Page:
Editor’s Note: Squeezing Productivity Dry

Manufacturing shed 2 million jobs in the recession between December 2007 and June 2009 but has added back only 327,000 in four years since. These are sobering but official numbers from the Labor Department, which tallied just 71,000 manufacturing jobs created last year.


Automation and computerization have carried manufacturing on a post-recession mini-renaissance. Manufacturers note they have gone to automated plant floors to compensate for the skills crisis as much as for efficiency advantages. However, the Labor Department calculated that in 2013, unit labor costs shrunk by 0.9 percent and productivity growth stagnated at 1.8 percent (same as 2012). There also exists a counterview that the labor shortage is not all about the skills gap; the lack of wage increases is another reason. The sub-2 percent growth in average hourly compensation since 2009 and three straight years of declines in manufacturing real wages would support this view.

John Maynard Keynes would describe the situation as a new era of technological unemployment, The Economist suggests. We are entering a disruptive period where manufacturing jobs are being remodeled. But before the fourth Industrial Revolution and a new machine age completely arrive, have manufacturers already reached a point where they cannot squeeze anymore out of the current ratio of automation to labor? The data would indicate so.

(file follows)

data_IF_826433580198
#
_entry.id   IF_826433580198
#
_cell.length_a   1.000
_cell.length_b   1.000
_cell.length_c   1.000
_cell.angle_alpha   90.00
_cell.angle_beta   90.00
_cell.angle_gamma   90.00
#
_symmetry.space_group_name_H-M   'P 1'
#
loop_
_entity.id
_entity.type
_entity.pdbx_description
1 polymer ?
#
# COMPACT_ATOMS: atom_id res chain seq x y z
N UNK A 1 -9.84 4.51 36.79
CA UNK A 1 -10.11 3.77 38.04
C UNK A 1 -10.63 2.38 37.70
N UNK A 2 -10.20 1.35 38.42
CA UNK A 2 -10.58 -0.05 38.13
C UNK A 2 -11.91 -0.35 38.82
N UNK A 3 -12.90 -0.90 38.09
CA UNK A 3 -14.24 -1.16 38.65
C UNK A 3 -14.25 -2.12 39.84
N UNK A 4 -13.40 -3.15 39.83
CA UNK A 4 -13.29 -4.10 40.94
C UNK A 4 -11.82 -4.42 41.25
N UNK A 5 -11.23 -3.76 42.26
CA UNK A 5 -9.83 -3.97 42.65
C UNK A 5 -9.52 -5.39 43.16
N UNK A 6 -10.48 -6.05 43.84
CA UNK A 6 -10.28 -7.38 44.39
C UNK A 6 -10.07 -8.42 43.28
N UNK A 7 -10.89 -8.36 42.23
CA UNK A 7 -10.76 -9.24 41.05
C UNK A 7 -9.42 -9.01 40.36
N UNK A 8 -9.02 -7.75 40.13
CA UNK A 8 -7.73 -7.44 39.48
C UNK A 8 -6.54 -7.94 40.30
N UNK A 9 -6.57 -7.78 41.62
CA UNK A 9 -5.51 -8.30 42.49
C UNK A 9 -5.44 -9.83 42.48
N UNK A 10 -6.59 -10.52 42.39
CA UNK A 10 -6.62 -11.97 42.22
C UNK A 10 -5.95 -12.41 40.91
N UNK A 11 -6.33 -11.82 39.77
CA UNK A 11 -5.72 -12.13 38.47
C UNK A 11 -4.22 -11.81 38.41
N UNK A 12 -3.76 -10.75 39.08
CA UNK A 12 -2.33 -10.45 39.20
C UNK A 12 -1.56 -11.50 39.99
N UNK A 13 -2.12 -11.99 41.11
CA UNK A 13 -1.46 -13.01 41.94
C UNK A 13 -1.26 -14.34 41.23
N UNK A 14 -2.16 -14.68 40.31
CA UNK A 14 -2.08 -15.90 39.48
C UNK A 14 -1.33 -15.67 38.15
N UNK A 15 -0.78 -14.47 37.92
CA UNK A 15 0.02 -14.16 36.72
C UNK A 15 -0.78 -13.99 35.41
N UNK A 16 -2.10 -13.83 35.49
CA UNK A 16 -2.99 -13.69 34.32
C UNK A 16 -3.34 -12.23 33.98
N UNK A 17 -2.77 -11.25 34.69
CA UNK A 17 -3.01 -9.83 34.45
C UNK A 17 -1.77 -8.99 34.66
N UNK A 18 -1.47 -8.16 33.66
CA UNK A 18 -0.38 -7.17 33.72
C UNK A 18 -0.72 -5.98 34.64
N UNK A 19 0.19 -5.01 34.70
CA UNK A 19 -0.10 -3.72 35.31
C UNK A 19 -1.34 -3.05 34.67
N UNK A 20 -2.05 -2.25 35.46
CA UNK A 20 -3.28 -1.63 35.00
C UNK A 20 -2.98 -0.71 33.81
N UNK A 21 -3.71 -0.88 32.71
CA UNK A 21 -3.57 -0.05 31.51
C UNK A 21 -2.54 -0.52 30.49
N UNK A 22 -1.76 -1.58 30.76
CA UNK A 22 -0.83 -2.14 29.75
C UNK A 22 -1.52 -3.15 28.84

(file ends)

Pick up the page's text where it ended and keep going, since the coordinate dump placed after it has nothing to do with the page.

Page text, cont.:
William Ng, Editor-in-Chief, wng@thomasnet.com.

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  • C. 'Barry' McIlvain
    April 1, 2014

    I appreciated your article.

    I wish more people would wake up to the fact that unemployment and underemployment numbers are higher than forecasting has reported.

    The hardest to find workers currently are the Mechanics / Millwrights that keep all of the equipment running.

    Until there is an autobot that can repair equipment and machinery when it breaks down, these are the hardest to find and the most valuable workers.


  • Anonymous
    April 2, 2014

    From the standpoint of a 41-year veteran manufacturing engineer, there are tons of opportunities for costs savings in industry. The biggest obstacles: lack of capital money and engineering manpower to implement even the lucrative projects. Because big US firms are being run by bean-counters, or those beholden to the bean counters, the push is to look good “this quarter”, never mind what we look like in 5 years. In five years, your top brass will be in a different job, usually with another company. Why should they care? So cut your engineering staff to the bone, cut your capital spending, and look good now.

    The next big obstacle: uncertain markets. I work for a military vendor, and we can only guess what the sales will be for a particular product. The DOD is clueless. It is hard or impossible to justify a cost-reduction project for a part, without a solid sales volume.

    Kudos to the car companies, and many family-owned businesses, that are bucking the trend, spending to improve their businesses.


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